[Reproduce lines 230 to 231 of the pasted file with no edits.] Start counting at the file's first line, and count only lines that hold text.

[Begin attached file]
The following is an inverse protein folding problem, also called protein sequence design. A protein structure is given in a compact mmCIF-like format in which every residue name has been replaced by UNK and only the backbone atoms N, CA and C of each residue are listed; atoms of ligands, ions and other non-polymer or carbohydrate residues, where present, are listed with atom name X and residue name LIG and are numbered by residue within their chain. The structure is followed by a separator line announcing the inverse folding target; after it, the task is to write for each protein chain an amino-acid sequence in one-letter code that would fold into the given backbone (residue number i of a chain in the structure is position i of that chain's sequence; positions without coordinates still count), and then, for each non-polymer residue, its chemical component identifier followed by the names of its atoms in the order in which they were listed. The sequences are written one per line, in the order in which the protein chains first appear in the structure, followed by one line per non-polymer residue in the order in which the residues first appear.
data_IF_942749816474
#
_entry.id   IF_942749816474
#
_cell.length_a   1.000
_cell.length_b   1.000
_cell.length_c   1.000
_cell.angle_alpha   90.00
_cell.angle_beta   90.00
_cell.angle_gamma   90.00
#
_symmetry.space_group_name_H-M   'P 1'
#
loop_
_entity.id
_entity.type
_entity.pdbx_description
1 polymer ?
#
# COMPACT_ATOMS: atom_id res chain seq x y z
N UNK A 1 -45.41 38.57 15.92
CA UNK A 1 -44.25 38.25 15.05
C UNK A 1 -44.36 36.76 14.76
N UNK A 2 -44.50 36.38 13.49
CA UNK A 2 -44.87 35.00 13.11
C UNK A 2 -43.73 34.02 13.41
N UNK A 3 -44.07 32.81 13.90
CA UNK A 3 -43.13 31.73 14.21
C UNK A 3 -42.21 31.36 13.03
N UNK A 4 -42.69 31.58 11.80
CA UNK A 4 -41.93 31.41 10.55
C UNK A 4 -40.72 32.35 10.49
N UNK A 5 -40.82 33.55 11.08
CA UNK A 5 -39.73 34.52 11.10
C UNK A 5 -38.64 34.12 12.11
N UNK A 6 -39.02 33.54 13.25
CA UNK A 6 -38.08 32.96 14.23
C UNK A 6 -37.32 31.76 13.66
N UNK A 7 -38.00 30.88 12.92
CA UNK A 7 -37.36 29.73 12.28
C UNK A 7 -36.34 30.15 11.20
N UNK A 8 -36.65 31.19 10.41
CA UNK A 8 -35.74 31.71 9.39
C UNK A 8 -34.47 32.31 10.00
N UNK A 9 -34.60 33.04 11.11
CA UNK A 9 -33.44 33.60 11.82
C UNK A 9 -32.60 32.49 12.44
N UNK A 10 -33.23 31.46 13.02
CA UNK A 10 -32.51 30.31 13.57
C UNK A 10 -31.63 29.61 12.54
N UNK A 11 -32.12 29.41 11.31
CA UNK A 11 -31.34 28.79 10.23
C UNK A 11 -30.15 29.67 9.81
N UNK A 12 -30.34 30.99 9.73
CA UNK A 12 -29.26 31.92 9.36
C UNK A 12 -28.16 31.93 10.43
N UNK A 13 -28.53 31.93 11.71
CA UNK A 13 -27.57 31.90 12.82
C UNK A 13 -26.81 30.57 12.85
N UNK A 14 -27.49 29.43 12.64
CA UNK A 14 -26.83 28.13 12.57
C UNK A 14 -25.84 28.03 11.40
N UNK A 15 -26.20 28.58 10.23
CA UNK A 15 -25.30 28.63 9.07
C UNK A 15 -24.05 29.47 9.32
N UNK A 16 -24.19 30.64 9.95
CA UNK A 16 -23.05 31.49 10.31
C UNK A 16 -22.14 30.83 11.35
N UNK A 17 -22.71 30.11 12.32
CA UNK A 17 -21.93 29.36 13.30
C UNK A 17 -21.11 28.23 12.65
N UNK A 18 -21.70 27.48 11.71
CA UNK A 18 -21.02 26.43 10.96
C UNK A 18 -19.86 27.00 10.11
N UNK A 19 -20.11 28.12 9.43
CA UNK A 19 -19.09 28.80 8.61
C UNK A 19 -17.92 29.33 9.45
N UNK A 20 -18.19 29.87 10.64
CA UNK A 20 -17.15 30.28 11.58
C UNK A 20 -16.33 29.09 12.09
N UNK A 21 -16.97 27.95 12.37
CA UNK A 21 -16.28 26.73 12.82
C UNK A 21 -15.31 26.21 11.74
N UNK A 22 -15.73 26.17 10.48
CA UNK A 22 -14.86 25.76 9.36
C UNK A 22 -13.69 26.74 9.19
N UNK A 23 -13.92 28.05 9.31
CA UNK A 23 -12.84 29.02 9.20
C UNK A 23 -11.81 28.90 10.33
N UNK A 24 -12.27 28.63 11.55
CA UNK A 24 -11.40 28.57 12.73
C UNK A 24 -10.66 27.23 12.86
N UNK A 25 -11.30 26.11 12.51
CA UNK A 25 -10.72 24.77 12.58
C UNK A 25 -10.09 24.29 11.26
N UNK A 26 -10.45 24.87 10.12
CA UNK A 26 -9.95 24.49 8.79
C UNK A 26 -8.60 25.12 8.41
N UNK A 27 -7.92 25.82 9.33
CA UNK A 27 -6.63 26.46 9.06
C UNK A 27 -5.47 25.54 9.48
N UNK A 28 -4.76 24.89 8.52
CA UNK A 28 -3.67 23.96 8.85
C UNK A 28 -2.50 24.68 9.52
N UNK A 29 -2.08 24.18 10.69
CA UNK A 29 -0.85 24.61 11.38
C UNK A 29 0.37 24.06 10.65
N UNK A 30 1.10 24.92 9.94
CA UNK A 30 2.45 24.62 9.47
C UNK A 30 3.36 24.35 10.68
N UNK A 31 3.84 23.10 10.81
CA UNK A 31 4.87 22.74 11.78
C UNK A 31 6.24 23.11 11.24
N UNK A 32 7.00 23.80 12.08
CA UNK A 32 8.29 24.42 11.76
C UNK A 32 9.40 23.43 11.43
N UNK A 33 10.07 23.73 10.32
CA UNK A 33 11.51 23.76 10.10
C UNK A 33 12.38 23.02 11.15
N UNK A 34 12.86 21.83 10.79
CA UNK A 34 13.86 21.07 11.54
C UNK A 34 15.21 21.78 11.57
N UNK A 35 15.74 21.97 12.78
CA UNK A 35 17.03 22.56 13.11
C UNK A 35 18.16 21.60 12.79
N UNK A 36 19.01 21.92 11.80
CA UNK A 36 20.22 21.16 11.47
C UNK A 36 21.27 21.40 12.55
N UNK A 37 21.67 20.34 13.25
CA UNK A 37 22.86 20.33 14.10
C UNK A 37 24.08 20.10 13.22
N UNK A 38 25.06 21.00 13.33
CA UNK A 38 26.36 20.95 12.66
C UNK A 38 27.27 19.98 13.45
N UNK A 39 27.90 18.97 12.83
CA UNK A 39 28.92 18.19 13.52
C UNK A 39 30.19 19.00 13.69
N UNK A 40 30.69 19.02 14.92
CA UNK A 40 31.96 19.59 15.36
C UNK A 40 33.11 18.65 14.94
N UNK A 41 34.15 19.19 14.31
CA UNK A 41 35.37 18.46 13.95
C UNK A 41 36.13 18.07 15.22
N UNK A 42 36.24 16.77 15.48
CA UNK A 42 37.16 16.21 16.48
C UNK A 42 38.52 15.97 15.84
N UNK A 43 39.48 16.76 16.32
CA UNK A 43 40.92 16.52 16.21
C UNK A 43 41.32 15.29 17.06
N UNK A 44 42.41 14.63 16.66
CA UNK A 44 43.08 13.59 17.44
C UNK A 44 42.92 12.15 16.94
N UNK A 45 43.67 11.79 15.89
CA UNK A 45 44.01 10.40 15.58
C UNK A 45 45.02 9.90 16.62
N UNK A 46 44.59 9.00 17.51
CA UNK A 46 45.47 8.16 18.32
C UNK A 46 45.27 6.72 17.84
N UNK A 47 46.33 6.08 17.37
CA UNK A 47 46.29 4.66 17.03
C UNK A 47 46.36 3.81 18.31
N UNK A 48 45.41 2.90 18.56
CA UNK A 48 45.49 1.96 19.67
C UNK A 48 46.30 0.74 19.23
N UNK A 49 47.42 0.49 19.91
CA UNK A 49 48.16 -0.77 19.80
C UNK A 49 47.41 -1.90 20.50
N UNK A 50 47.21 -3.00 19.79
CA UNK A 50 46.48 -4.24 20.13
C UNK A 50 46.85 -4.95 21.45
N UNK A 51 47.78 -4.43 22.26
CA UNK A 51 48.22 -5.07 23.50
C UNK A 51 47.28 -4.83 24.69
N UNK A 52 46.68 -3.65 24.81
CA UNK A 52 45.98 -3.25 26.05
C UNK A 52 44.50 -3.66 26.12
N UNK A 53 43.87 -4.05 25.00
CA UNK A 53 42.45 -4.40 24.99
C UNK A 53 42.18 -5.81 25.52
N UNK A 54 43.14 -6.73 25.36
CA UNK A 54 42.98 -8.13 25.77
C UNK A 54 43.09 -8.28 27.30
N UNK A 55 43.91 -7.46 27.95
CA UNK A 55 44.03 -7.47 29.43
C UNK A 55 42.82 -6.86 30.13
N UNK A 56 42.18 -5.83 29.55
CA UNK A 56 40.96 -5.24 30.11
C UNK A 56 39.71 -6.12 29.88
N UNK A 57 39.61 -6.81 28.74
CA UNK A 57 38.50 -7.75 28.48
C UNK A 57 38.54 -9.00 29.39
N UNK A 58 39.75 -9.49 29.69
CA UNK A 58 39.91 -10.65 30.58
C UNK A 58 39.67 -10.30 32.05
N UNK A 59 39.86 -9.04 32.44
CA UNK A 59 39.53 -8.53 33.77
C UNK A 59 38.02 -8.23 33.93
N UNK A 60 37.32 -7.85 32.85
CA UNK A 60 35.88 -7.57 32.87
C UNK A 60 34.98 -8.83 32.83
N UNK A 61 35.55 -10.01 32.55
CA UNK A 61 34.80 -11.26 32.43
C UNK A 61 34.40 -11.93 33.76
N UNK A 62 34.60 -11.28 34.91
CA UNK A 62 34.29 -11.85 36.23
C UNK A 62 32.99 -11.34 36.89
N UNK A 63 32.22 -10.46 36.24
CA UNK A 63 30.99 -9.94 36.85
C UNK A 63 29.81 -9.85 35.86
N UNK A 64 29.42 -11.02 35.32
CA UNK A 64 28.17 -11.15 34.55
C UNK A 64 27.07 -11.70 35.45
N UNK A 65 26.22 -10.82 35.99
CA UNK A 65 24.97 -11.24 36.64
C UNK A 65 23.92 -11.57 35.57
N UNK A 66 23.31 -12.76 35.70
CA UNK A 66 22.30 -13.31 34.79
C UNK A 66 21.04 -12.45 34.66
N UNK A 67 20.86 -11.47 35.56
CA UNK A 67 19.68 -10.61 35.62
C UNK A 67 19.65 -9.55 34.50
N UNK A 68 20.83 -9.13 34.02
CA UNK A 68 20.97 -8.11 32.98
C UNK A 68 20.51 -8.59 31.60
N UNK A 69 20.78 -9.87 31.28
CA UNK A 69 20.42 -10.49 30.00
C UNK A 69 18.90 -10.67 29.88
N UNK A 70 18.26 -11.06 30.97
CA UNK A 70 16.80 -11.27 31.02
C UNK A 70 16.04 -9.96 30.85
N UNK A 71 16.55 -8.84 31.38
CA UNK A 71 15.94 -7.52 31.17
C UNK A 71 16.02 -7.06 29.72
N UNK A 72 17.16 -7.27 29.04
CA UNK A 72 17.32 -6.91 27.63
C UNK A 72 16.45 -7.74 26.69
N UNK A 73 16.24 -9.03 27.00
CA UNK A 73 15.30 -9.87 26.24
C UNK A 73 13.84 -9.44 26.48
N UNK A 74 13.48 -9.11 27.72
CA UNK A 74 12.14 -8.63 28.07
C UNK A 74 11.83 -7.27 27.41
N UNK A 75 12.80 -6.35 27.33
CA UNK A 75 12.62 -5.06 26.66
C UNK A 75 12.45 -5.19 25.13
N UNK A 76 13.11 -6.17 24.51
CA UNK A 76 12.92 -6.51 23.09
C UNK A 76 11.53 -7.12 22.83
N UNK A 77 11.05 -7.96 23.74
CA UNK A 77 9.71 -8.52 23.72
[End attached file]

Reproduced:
CA UNK A 70 16.80 -11.27 31.02
C UNK A 70 16.04 -9.96 30.85